“In healthy volunteers, the placement of an arterial line should be carefully weighed between the scientific benefit ... and the possible complications.”
ARTERIAL lines are regularly inserted in patients in the perioperative and critical care setting to measure hemodynamic variables, such as beat-to-beat blood pressure and cardiac output, and to regularly obtain blood gas values and other measurements from plasma. In the research setting, arterial lines are occasionally inserted for measurements that cannot be obtained from other sources. For example, arterial samples are often more valuable than venous samples in the pharmacokinetic–pharmacodynamic modeling studies.1 In this issue of Anesthesiology, Nuttall et al.2 describe the possible risk factors related to severe arterial line complications in adult patients undergoing a large variety of surgical procedures. They report on more than 62,000 arterial lines placed in more than 57,000 patients in a 7-yr period (2006 to 2012) at Mayo Clinic in Rochester, Minnesota. For almost 56,000 times, the catheter was placed in the radial artery. The authors detected a severe complication rate in a small minority of patients ranging from 2.7 to 12.3 per 10,000 patients depending on the location of the arterial line. On average 8 per 10,000 patients developed a serious complication. The data indicate that arterial line placement has a low complication rate, and consequently we feel confident to state that arterial line placement, when performed by qualified personnel, is a safe medical procedure.
Focusing on the radial artery, which in clinical and research settings is the most common site of arterial line placement, Nuttall et al. reported on just 15 cases with a severe complication. Most frequent complications were related to thrombotic occlusion of the radial, ulnar, and/or brachial arteries or vasospasm, leading to symptoms in the affected hand that included lost radial pulse, pain, numbness, paresthesia, cool mottled skin, and local cyanosis. Additional complications included neuropathy due to nerve damage, bleeding, and pseudoaneurysm formation. It is important to realize that in eight cases, no intervention was required as symptoms resolved spontaneously.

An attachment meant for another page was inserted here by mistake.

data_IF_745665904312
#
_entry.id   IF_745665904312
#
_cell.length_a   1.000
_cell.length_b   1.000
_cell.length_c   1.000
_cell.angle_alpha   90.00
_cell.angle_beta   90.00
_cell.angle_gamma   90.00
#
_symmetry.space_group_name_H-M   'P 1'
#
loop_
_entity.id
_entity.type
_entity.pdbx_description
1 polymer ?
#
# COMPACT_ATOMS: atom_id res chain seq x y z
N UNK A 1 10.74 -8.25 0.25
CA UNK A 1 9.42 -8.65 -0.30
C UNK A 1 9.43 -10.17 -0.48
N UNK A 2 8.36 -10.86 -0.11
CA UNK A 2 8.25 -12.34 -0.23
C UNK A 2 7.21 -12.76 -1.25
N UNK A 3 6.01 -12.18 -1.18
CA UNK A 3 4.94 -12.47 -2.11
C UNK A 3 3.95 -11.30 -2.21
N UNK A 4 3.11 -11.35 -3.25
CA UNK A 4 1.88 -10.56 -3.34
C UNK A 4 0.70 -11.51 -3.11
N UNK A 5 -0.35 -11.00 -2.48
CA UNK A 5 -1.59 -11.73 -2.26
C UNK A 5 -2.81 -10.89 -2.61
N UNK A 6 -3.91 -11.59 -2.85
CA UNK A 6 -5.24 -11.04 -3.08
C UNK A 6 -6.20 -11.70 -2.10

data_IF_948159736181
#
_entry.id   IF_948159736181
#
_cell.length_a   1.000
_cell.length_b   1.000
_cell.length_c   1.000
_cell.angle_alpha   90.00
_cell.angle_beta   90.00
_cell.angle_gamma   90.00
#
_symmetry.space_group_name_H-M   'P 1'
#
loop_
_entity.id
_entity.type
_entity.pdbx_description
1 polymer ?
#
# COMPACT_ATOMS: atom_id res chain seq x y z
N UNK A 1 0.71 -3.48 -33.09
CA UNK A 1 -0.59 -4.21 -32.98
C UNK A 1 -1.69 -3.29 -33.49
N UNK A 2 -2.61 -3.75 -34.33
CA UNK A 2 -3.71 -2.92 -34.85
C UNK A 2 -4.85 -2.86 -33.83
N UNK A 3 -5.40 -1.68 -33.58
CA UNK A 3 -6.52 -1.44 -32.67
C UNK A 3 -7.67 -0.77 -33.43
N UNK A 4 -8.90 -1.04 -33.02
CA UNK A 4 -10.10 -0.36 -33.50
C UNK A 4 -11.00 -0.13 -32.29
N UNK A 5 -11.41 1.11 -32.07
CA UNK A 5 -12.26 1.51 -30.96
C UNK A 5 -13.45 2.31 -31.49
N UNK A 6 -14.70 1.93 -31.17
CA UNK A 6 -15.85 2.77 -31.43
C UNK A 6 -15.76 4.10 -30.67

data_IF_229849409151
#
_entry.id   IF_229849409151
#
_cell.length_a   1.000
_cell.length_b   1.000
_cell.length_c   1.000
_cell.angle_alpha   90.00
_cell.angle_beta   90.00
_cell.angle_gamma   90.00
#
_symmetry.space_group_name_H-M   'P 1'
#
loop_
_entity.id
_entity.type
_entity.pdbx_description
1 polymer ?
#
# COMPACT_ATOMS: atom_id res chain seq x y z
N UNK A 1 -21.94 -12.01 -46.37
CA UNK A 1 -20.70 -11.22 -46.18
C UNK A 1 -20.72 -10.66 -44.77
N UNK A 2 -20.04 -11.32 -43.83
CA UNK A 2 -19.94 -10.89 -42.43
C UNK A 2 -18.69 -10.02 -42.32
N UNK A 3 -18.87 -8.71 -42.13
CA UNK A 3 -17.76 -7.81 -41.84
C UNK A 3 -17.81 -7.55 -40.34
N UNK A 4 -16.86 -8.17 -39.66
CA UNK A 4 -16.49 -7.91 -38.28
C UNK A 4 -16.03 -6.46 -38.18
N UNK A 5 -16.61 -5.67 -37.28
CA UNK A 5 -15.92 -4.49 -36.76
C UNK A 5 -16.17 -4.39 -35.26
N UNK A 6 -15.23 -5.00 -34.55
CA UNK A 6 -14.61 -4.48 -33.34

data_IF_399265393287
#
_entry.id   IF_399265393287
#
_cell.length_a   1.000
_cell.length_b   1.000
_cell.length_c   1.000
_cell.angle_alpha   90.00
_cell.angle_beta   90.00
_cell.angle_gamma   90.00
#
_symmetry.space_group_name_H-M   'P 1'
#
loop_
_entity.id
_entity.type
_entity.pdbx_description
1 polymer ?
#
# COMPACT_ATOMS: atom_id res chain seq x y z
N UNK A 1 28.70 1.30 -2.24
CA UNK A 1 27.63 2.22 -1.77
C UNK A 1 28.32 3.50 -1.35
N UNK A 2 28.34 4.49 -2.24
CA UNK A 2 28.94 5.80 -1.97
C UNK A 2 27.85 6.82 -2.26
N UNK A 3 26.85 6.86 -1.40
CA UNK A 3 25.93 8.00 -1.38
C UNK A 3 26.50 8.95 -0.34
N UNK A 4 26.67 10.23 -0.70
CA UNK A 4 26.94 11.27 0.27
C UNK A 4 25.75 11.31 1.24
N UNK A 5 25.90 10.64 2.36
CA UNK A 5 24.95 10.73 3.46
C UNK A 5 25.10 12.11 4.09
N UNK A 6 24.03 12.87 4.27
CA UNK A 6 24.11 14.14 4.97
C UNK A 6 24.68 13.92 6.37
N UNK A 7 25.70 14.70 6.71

It seems surprising that cannulation of the radial artery, a vessel just 2.5 to 5 mm in diameter,3 does not lead more frequently to serious complications. This is especially true when realizing that asymptomatic temporary occlusion of the radial artery on cannulation is quite common and occurs in up to 35% of patients.4 This is partly related to the collateral circulation in the hand. The radial ulnar arteries are connected through deep and superficial palmar arches from which digital arterial branches perfuse the digits.3 Consequently, adequate reserve in perfusion is available when one of the arteries becomes occluded. Some variation in the anatomy of the palmar arches is evidently present with an incomplete superficial arch in 16% of patients; the anatomy of the deep arch is much less variable, and an intact arch may be assumed in most patients.3 In addition, recruitment of nonfunctional capillaries and new capillary formation in response to tissue hypoxia from prolonged and possibly even acute vessel occlusion may occur.5 The safety of radial artery cannulation is further confirmed by data from children and the large body of evidence from the cardiology literature.5,6 Already in 1987, Selldén et al.5 showed safety of long-term placement of a 22-gauge (0.8 mm) radial arterial catheter in children and neonates admitted to the intensive care unit or operating room. The cardiology data show that coronary angiography and coronary intervention (such a coronary stent placement) using the transradial access is considered safe with ischemic complications rarely reported.6 The occurrence of severe complications, as described by Nuttall et al.1 and others,6 may be explained by embolization from the primary thrombus causing occlusion of end arteries.